Today we issued a detailed advisory to clients about the anticipated campaign finance investigation by the Senate’s Permanent Subcommittee on Investigations.  Senator Levin, who chairs the Subcommittee, recently announced his intention to lead an investigation of “secret money” in US elections.  We are following this very closely for clients, including corporations, trade associations, advocacy groups, … Continue Reading

Utah Corporate Disclosure Bill Signed Into Law

This year’s march of state government campaign finance reforms continues, with the Governor of Utah signing H.B. 43 into law earlier this week. Utah already requires corporations—including nonprofits—to report how much they spend on political expenditures once they reach a $750 threshold for a calendar year.  But the newly enacted law requires these corporations to … Continue Reading

Paying to Play in the Name of Another (Allegedly)

Recently, we noted a pay-to-play scandal in Pennsylvania that resulted in multiple arrests.  This week, New Jersey’s Attorney General charged seven executives or shareholders of Birdsall Services Group, an engineering firm.  The alleged Birdsall scheme illustrates the ease with which pay-to-play violations and campaign finance violations can mix. Pay-to-play laws typically restrict or prohibit public … Continue Reading

Conference Call on Corporate Political Spending Disclosure

Many public companies are busy fending off shareholder demands (in one form or another) that they disclose political and lobbying expenditures.  Covington’s Election and Political Law Practice Group and its Securities Law Practice Group are holding a conference call this Thursday, March 21, 2013, at 12:30 p.m. Eastern, to discuss recent developments, and strategies companies … Continue Reading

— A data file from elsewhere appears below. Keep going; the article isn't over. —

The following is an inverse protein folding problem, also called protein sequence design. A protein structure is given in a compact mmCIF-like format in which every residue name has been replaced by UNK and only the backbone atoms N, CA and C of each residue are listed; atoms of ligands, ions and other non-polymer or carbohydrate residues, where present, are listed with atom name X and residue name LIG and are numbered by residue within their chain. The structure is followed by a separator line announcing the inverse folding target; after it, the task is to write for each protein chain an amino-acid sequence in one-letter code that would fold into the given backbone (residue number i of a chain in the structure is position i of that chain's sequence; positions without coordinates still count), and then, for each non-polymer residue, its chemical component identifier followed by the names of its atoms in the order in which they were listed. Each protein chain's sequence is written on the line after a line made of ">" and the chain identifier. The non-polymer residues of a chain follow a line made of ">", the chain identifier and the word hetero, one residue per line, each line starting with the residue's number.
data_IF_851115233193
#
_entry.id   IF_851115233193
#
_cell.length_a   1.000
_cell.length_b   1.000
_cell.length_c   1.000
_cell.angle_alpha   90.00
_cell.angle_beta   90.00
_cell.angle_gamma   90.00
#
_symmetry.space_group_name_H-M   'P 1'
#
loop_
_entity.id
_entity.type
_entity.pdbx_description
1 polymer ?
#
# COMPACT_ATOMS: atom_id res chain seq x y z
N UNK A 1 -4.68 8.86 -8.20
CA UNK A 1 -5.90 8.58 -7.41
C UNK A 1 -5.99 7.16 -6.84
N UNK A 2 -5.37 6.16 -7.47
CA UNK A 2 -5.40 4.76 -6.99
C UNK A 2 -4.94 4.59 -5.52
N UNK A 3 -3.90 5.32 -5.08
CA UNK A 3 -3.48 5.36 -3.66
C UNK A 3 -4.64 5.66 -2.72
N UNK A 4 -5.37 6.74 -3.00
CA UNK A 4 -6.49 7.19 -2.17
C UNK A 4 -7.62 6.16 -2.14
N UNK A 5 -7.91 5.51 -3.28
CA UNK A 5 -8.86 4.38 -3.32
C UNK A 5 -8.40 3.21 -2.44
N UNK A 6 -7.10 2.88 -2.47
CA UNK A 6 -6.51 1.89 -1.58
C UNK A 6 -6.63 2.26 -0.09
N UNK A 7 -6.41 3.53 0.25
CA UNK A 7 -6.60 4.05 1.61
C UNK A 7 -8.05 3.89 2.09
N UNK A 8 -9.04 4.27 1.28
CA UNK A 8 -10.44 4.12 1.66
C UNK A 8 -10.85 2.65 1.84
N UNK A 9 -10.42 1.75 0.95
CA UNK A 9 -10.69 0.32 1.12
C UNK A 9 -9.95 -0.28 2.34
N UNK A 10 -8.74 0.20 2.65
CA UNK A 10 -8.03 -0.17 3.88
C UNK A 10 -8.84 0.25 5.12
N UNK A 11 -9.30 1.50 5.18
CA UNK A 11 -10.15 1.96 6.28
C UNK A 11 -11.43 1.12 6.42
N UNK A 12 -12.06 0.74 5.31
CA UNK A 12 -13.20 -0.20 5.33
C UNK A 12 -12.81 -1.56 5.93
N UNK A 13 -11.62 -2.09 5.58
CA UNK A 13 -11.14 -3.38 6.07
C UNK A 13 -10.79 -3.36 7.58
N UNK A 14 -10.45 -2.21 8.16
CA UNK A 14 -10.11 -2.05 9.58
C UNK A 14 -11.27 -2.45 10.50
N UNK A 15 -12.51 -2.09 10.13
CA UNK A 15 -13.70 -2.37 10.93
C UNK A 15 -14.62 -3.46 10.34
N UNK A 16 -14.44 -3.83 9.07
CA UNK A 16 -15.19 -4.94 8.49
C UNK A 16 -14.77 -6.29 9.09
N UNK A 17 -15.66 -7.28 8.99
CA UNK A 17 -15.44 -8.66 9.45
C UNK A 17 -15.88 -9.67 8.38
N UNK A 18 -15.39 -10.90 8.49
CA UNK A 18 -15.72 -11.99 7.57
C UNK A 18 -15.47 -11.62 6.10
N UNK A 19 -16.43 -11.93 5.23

Shareholder Proposals on Corporate Political Spending are Common, but not Popular

Political spending proposals were among the most common shareholder proposal topics in 2012, with more than 90 political spending proposals being submitted to S&P 500 companies (only 56 were voted upon). Despite the significant number of such proposals submitted in 2012, political spending proposals did not fare well with shareholders, garnering only 26% support from … Continue Reading

Shareholder Demands for Corporate Political Disclosure

The Conference Board has issued an interesting report on “Corporate Political Spending.”  The report addresses an increasingly high-profile issue for politically active public companies: demands from shareholders and interest groups that corporations publicly disclose all of their political and lobbying activities.  Much disclosure is already required, of course, by federal, state and local campaign finance … Continue Reading

SEC Staff Takes the Position that Political Spending Proposals Are Substantially Identical to Lobbying Proposals

One issue that confronted many public companies this year was how to respond when they received multiple shareholder proposals relating to political contributions and lobbying matters. One approach that some companies have turned to relies on Rule 14a-8(i)(11) under the Securities Exchange Act of 1934, which allows a company to exclude from its proxy materials … Continue Reading

SEC Rulemaking on Corporate Political Spending Disclosure

As has been widely reported, the Securities and Exchange Commission (“SEC”) recently made some rumblings about undertaking a rulemaking requiring corporations to disclose their funding and participation in political activities to shareholders.  The move has been heralded by corporate governance reform groups and decried by some from the business sector.  But what exactly does this … Continue Reading